If I think of her, I think of her as moving, I thought, contemplating the clean floor. I can’t think of her as still. As a child, she was a creature of quick birdlike movements. She talked quickly as well. She fidgeted. After the shadow of her disease fell over her—transforming her into a nervous and wiry pain in the ass—she continued to be a creature of quick birdlike movements. She winced, for example, and gestured quite a bit when she was talking. Her hands made flurries of gestures. And even for the last ten years—during which I have had no opportunity to observe the movements of Moira as I had failed to seek her out—even the meager news I received about Moira suggested movement and activity. Moira was always trying this new medication or talking with that doctor or forming this support group for people with depression or joining this group in advocacy of animal rights. Come to think of it, for a person suffering from debilitating depression, Moira sure seemed to be getting out a lot. She seemed to be busy is what I mean. Of course, my impression of her last years comes purely second hand from very terse and sporadic bits of news conveyed to me by my mother when I asked. Also it is the very nature of news to convey activity. And of course news always leaves a lot out. It leaves out empty time, for example. News leaves out empty time by definition. It’s quite possible in Moira’s life those bits of news I received from my mother when I asked represented mere specks of activity floating few and far between each other in a vast gelid arcade of empty time.
But I don’t think so, I thought, contemplating the clean floor. In fact, I think my impression of activity was probably accurate. For one thing it is in accord with everything I knew about Moira before I had ceased seeking her out. For another, there is the matter of the note. In the note, my mother said Moira—in addition to apologizing for her own suicide—left instructions for her funeral. She wanted to participate (albeit by proxy) in her own funeral. What can be more active than that? But more than any of this, I simply cannot conceive Moira wadded in the cottony suffocation of empty time. It was not in her nature to become immobile. It’s painful even to contemplate the possibility of Moira smothered into immobility through the agency of empty time. In fact, I cannot do it. Finding her in her apartment utterly motionless—that is permeated with the motionlessness of death—must have killed her father for a time. It must have killed him for a time even though he has since continued living.
Come to think it, I thought, contemplating the clean floor. It’s bizarre and completely illogical for a person to commit suicide and yet leave instructions for his or her own funeral. That’s not to say people don’t do just that. Sure they do. People are famous for doing just that. Nonetheless it makes no sense. After all the whole point in committing suicide would be to not be there, wouldn’t it? And by there I mean not just the funeral but anywhere. Isn’t that the point in suicide? Simply to not be anywhere doing anything? What I mean is if someone decided to cease participating in life, what would be the point in participating by proxy? I mean Moira would have had to imagine her own funeral, imagine arranging her own funeral, imagine how she would arrange it were she there to arrange it. That is she had intentions regarding her own funeral. Leaving instructions is a way of carrying out your intentions without actually being present. Leaving instructions says that you want to be there but you can’t be there. Leaving instructions says I can’t be there; these instructions are the best I can do. This all makes perfect sense in every situation except suicide. In the case of suicide, it makes no sense at all because in the case of suicide, one doesn’t want to be anywhere even at one’s own funeral. The whole point in suicide is to avoid the next day altogether and all the next days so what would be the point then in leaving instructions? Why when one had gotten to that point—the point at which one did not want to go on living; and it couldn’t have been easy to get to that point; even in the situation Moira was in and had been in for some time, it couldn’t have been easy to have gotten to that point; it would have taken work; it would have taken a lot of work; quashing one’s hopes for example would have taken a lot of work and quashing one’s fear, that would be no picnic but Moira had managed it; she’d done all the work and she’d gotten to that point—so why would one then bother putting oneself into the next day at all even in imagination to say nothing of participating by proxy in the form of instructions?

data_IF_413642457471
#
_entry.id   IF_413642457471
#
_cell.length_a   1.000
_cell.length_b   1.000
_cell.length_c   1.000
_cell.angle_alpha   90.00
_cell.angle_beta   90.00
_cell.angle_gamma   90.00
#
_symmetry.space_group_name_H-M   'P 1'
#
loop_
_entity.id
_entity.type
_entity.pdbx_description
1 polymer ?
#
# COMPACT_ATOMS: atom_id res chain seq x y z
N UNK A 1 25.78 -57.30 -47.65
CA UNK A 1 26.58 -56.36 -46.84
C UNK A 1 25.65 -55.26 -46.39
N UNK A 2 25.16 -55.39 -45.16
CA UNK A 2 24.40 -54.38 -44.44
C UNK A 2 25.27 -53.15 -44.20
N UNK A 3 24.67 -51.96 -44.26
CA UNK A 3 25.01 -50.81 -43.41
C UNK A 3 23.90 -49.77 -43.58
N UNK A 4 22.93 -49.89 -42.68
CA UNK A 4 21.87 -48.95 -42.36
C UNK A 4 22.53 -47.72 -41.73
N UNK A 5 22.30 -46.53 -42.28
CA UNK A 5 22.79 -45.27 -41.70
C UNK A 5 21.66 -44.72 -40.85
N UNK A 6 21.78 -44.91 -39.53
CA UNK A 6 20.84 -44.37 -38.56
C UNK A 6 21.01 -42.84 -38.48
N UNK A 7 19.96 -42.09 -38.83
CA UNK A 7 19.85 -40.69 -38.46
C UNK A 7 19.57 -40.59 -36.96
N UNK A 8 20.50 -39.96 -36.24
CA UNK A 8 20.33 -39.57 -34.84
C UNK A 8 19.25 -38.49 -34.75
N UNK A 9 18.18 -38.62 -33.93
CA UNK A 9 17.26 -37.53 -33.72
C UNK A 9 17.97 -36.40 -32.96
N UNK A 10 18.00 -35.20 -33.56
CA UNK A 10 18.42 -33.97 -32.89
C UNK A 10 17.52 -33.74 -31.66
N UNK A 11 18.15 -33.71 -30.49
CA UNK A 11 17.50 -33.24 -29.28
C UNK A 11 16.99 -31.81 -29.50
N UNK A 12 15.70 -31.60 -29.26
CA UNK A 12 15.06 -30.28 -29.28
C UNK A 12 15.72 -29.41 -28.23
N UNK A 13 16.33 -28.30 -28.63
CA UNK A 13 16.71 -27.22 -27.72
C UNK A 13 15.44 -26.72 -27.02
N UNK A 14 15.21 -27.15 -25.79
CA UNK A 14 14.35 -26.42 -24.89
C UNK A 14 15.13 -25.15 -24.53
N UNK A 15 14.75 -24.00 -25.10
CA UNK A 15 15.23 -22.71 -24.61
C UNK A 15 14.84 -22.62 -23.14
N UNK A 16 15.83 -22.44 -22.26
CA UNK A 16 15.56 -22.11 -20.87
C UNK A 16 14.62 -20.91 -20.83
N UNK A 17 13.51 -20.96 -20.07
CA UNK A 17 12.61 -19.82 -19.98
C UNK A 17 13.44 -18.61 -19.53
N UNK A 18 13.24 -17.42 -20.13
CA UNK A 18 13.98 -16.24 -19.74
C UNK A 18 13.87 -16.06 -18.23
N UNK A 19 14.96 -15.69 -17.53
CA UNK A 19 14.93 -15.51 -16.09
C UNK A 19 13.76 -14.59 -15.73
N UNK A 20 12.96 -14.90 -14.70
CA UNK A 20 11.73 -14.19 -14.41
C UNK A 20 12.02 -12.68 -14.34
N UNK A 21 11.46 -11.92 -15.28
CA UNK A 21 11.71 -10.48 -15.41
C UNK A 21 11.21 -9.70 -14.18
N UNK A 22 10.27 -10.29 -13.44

My feeling is she couldn’t help herself, I thought, lying on the floor, contemplating its clean-ness. She wanted to die but at the same time she couldn’t help herself from making that one last gesture toward life. That is she couldn’t help herself from fussing. She had done all the work it took to bring herself to the point where she could decide to no longer participate in life; she had done all the work that it would take to get to the point where she felt compelled to withdraw from life; where she felt unable to participate in life for even one more day and even at that point, she couldn’t help herself from, or keep herself from, fussing about the funeral. She wanted these people to attend. She wanted this to be said. She wanted this song to be played. She didn’t want to live any longer but nonetheless she wanted her funeral to go a certain way. I don’t know how detailed her instructions were—because I hadn’t asked because I hadn’t wanted to know and I want to know even less now—but any instructions at all would be a matter of fuss, wouldn’t they? After all, what difference could it make to her? It’s almost as if she didn’t believe it. She didn’t believe that she’d be dead. Even sitting there alone in her apartment, writing her note with the medication in a bottle right beside her, she didn’t believe she’d be dead the next day. If she knew she’d be dead the next day when the note would have been read, there would have been no point in writing a note. There would have been no point in apologizing. It was fuss. But she couldn’t help it. As much as she wanted to be dead, she couldn’t help but make one last gesture toward life. Fussing is a gesture towards life. In a way, fussing is even a defining and characteristic gesture towards life. What’s fussing but caring about stuff that doesn’t make a difference? There is absolutely nothing that one can do in life that from some perspective or other simply doesn’t make a difference and therefore life is always to some degree a matter of fuss. Funerals, for example, are pure fuss. For the living funerals make very little difference all told and for the deceased funerals can make no difference at all. But the living care about funerals anyway. What’s more, the more they care, in a certain way, the more alive they are. But how can the dead care? As a deceased person, Moira’s funeral could make no difference to Moira and as a deceased person Moira could not care. However as a living person, she found various aspects of her own funeral that—though they could make no difference—she cared enough about to want to participate in that very same funeral if only by proxy. This was a childlike thing. A suicide note is a childlike thing. Suicide itself must be considered the most un-childlike thing in the world, but a suicide note is completely childlike. It’s childlike because it’s a kind of pretending. It’s pretending you are going to live when you know you are not going to live. I’m going to die but let’s pretend I’m going to live. If I were alive, my funeral would look like this. This is who I would invite. This is what they would say. It’s like a kid’s game. No-one was ever less a kid than Moira on the eve or her suicide. But at the same time, Moira couldn’t help herself. She couldn’t keep herself from fussing. She couldn’t keep herself from pretending. So even while she had done all the work to bring herself to the point where she felt compelled to withdraw, where she felt unable to do anything other than withdraw—close herself up completely, in fact—from life, with her note she was reaching out. She was reaching out with all her limbs, as it were. While she was being sucked backward into absence, her instructions were reaching out toward presence. There she was in her apartment writing her note with the medication in front of her. There she was sinking backwards into death but at the same time reaching out for life with all her limbs. Finally, she closed herself up completely—with that child like convulsion.